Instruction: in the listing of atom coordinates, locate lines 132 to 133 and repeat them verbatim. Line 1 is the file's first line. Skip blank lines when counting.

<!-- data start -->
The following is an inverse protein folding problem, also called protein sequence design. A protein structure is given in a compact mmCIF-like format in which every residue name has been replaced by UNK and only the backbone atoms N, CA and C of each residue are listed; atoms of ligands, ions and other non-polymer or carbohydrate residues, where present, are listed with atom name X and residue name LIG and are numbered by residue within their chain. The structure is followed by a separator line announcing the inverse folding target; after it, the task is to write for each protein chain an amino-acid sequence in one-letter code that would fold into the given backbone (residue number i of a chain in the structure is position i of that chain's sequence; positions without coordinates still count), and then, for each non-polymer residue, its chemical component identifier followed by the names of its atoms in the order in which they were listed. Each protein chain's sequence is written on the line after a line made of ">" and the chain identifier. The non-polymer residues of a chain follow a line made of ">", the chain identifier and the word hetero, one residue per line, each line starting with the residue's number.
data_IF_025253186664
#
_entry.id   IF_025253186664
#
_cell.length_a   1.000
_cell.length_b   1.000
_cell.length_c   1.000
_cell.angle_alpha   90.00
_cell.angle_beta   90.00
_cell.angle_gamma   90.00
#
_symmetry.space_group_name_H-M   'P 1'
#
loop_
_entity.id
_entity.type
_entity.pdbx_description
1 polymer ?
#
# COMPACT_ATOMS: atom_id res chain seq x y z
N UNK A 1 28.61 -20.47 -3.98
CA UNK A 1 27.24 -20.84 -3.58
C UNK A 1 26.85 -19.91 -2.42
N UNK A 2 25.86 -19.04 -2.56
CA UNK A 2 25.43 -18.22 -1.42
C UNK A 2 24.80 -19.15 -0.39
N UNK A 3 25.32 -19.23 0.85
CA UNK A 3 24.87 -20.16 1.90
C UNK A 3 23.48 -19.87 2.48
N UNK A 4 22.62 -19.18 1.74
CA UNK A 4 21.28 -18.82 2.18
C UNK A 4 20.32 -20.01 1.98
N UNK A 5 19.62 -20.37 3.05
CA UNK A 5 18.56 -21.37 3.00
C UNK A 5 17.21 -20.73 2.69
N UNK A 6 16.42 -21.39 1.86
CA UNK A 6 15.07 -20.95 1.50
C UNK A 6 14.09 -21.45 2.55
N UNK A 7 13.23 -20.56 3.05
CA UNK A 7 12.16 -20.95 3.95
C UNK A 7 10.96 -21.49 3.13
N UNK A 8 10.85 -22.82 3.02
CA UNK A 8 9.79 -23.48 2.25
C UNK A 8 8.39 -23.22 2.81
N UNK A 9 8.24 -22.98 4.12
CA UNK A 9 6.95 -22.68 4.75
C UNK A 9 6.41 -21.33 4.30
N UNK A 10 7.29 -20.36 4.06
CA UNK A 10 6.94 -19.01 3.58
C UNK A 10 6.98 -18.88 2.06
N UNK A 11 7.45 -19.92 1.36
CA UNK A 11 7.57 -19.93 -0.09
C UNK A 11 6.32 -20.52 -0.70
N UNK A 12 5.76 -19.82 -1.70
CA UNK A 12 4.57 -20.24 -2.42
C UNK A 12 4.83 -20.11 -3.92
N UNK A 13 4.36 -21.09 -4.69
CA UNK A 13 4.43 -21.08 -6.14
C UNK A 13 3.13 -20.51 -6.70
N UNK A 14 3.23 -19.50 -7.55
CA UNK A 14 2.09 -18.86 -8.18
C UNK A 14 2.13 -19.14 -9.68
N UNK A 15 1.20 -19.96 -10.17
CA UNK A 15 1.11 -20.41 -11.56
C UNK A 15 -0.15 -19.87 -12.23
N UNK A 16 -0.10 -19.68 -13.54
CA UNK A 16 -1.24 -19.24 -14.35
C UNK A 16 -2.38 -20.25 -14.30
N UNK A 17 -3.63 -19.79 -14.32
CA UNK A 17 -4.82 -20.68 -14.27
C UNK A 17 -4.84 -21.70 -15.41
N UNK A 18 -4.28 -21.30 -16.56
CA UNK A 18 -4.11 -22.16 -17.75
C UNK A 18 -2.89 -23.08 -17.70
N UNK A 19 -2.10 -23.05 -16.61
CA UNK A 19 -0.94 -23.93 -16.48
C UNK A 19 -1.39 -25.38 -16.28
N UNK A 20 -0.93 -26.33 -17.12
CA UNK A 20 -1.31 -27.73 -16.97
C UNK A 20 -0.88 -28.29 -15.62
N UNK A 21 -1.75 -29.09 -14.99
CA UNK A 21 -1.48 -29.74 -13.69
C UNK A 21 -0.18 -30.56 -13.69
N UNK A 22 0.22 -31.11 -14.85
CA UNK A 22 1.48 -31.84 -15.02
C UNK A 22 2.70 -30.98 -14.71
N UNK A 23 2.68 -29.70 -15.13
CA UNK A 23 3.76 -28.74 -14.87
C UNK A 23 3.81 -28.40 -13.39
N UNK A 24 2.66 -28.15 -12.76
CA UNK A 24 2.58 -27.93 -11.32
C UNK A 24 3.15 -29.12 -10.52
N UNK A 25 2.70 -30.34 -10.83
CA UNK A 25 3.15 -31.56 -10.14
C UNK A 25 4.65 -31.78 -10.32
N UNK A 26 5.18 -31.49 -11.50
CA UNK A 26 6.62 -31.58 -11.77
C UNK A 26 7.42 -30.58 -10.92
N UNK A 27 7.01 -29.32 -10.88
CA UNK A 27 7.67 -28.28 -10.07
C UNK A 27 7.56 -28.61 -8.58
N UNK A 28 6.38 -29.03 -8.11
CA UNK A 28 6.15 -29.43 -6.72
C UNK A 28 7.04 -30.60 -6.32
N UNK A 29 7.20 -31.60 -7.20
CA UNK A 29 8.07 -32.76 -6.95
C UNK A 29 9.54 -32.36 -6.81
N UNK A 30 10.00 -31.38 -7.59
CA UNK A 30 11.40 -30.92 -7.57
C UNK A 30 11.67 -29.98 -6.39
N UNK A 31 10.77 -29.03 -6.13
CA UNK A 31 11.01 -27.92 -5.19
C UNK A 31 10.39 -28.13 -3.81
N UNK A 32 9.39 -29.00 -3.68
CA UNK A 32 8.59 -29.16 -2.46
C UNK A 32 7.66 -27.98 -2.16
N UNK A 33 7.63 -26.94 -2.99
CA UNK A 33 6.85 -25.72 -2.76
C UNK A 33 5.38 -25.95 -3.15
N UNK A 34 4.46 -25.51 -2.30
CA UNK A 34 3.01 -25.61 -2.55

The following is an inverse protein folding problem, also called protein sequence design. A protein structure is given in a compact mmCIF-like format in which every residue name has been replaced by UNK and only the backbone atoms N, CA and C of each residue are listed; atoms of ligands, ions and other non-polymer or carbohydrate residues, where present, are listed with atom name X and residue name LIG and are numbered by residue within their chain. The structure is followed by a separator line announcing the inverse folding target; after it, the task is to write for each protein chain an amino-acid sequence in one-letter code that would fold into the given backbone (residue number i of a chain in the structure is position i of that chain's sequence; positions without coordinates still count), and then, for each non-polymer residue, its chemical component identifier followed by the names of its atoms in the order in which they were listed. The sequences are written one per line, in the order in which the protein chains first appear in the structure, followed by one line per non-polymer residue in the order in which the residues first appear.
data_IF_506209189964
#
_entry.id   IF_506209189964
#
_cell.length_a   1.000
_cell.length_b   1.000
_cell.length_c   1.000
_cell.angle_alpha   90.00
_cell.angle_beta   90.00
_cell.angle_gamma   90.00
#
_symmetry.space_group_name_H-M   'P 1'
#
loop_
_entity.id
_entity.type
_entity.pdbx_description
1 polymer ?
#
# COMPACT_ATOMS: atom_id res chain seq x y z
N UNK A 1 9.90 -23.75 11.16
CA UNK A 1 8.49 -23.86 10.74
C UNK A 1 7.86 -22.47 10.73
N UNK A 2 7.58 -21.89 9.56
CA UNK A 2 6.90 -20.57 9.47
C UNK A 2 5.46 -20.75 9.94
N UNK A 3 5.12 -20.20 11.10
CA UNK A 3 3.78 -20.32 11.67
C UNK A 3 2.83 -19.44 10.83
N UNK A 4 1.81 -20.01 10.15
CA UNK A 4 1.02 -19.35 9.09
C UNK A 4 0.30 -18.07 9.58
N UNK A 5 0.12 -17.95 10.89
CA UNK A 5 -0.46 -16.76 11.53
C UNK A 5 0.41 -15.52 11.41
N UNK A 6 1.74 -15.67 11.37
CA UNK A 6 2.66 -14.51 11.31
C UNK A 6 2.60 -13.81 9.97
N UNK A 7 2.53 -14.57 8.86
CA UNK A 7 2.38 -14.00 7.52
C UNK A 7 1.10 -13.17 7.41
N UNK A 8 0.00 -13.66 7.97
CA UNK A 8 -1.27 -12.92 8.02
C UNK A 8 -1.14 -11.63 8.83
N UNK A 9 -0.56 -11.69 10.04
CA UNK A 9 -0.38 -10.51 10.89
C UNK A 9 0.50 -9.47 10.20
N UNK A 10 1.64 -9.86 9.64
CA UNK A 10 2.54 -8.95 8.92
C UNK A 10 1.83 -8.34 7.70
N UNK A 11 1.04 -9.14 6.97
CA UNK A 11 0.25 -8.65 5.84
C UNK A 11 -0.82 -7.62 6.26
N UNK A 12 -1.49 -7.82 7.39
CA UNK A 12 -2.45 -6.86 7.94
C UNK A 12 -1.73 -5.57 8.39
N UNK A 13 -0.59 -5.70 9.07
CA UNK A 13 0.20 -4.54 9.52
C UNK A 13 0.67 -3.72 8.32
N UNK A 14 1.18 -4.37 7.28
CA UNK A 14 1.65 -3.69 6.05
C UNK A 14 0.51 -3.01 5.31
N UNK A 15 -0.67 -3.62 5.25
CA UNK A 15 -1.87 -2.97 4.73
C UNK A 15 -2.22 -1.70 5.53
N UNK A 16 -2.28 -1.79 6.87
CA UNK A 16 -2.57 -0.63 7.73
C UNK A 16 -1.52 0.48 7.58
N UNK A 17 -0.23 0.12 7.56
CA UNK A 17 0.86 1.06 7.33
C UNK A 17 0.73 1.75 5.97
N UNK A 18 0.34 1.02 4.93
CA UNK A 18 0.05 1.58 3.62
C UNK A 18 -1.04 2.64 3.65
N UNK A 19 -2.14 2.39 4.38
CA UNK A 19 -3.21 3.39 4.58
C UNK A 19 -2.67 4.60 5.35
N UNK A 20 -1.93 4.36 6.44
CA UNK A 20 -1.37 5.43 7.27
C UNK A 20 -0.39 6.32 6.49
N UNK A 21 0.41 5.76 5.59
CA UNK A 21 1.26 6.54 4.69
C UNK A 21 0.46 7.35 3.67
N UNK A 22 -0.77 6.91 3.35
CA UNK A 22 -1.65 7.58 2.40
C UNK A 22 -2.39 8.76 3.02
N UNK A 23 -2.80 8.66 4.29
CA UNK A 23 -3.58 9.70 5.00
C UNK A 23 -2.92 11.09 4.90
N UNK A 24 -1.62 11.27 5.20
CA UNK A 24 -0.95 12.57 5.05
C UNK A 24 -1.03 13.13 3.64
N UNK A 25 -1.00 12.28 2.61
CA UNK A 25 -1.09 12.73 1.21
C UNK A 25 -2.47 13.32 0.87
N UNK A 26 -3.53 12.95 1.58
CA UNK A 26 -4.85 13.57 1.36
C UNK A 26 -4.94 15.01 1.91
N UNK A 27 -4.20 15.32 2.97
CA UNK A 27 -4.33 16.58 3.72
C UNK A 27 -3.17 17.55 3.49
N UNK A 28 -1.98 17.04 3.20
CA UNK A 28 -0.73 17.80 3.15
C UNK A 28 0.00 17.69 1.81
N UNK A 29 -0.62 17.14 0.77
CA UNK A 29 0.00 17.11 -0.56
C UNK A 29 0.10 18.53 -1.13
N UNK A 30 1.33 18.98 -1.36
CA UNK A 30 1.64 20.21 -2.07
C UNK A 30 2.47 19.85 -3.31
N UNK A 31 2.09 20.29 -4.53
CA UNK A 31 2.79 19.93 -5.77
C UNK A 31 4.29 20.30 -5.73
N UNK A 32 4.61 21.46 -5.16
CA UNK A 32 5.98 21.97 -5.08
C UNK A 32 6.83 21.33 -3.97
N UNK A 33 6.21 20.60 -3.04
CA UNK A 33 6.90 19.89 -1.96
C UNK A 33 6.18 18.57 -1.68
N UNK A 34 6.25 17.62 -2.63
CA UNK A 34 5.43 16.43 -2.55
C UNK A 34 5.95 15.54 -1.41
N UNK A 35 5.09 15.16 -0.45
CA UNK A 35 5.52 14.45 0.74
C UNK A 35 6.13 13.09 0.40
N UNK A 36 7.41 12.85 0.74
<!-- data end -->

_cell.angle_beta   90.00
_cell.angle_gamma   90.00